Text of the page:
Collaboration has long been an integral component of hip hop music and culture. This is certainly true of Australia’s flourishing hip hop scene. Melbourne’s Bam Bam – AKA Joel Chamaa – is yet another young MC quickly generating a national audience, thanks to the singles ‘Bags Packed’ (featuring Melbourne rapper Allday) and ‘Feel Like I’m Alive’ (featuring Adelaide nu-R&B singer Tigerilla).
“Rappers tend to stick together,” says Chamaa. “We’re still a new kind of thing to the mainstream market of Australia so we all need to help each other out. In the rock scene, or any other genre, I don’t know if people tend to work together as much as rappers like to work together.”
These two radio-pervading singles appear on Bam Bam’s debut EP The Good Life, which sees release this week. Bam Bam first made a stir in early 2013 with the mixtapes Straight Outta Bedrock and Miwk Hawk, before ‘Bags Packed’ surfaced online last June. The Good Life has evidently been in construction for some time, and Chamaa says he had specific goals for how to present himself on his first EP.
“The writing part is the easy part for me. [The hard part’s] been trying to find the right beats. Because it is my first release I wanted to get it right and really sum me up as an artist. To do that you need to find the right music that accompanies what you want to do lyrically. For me it was trying to find the right producers to work with and locking down the right beats. I know what I’m looking for, but I just have to find it. So you just go from producer to producer until you find what it is exactly that you’re looking for.”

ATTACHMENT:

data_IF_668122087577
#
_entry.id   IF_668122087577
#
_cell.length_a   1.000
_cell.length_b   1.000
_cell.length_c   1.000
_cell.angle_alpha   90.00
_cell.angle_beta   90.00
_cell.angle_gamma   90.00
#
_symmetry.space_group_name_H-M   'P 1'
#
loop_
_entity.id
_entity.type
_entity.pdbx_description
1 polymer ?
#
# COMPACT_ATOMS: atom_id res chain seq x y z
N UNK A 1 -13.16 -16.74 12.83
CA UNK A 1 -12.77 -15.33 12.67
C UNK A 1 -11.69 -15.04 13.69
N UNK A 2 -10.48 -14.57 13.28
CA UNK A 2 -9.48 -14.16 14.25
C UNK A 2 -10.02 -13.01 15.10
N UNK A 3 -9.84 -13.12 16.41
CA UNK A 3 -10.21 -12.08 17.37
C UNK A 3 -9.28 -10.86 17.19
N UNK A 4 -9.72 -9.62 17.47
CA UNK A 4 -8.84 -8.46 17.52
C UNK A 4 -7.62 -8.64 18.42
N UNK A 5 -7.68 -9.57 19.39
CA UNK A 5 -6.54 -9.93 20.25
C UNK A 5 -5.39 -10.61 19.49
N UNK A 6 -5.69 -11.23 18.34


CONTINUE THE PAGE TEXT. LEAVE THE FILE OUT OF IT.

The six-track EP features another special guest: fellow Melburnian rapper 360, who shows up on ‘Day By Day’. Melbourne is widely recognised for its history of churning out great rock bands, but this hasn’t prevented the emergence of a strong rap community.
“Melbourne has a lot of awesome hip hop artists,” Chamaa says, “so it’s good to all feed off each other. Not all the time, but a lot of the time everyone wants to help each other out because we’re trying to achieve the same goal here. It’s a good scene to be a part of.”
The frequent collaboration between local rappers could potentially have a homogenising effect on the music that’s produced. However, the fact the Aussie hip hop scene continues to thrive is due to the diversity of its output. When readying The Good Life, Chamaa wasn’t daunted by the task of differentiating himself from his peers.
“If every artist does what they do it’s going to be unique anyway,” he says. “I’m not trying to copy any other artist or do what other artists are doing. I tried to create something that I was really happy with and I felt translated me as an artist to the listener. I didn’t aim to create anything in particular, I just worked on it until I was like, ‘This is the ‘me’ that I want people to hear and this is what I want people’s first impression of me to be.’”
So now, with the EP hitting shelves at last, can Chamaa safely say he met the criteria he explicitly set out to satisfy?
“I’m totally stoked with it. This is by far the best stuff that I’ve ever done and it definitely represents me as an artist more accurately than anything I’ve ever released before. I actually just can’t wait for people to hear it.”
The Good Life out Friday March 28 through Ten To Two.